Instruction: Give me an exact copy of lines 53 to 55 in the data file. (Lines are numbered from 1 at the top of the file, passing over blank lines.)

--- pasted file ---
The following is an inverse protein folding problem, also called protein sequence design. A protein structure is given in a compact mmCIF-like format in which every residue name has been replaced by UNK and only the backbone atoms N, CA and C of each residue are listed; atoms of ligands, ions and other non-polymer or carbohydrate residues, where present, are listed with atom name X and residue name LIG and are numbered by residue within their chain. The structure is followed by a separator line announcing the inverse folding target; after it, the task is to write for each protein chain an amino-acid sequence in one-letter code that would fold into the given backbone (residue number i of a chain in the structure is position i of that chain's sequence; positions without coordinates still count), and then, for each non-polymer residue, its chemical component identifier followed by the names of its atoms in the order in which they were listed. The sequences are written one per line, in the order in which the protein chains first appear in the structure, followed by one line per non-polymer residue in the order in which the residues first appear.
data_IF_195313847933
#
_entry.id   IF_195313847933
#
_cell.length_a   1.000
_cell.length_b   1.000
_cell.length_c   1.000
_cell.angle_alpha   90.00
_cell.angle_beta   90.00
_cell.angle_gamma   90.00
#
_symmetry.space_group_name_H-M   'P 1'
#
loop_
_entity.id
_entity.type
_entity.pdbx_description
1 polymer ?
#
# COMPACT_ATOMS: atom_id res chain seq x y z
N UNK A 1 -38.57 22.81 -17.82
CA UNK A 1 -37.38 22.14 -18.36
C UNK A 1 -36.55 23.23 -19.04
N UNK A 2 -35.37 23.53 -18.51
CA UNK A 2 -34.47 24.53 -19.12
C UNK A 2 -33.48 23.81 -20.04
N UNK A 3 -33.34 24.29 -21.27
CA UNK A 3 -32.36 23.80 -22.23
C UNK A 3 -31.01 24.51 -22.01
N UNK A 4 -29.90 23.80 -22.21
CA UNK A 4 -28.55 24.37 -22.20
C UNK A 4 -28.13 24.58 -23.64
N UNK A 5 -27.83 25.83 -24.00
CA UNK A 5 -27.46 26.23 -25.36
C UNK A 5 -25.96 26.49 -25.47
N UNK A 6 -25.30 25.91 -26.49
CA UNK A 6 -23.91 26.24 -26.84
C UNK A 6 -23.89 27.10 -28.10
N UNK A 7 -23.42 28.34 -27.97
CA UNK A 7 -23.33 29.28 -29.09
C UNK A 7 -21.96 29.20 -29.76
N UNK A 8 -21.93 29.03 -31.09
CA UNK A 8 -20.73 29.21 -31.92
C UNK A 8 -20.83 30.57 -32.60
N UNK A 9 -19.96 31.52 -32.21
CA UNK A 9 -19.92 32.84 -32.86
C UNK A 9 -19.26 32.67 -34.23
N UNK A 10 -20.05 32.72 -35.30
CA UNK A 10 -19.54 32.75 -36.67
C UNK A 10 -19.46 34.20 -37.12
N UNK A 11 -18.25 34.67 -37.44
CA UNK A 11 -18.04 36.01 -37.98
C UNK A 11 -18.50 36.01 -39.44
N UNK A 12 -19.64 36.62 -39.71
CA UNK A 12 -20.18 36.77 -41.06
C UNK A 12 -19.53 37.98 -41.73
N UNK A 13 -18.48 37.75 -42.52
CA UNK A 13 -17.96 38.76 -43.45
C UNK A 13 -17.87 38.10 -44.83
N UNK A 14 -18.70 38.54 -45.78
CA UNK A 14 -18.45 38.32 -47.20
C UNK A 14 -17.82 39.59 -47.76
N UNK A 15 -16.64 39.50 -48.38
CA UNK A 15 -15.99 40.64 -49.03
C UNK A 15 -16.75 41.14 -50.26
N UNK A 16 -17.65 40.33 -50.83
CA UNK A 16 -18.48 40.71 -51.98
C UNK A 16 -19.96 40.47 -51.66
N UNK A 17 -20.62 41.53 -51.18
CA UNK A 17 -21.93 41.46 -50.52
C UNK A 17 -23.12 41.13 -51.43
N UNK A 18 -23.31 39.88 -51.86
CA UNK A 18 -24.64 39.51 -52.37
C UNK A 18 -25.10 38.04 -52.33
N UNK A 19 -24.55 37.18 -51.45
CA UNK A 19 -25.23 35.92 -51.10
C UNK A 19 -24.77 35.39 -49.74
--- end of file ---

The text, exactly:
CA UNK A 11 -18.04 36.01 -37.98
C UNK A 11 -18.50 36.01 -39.44
N UNK A 12 -19.64 36.62 -39.71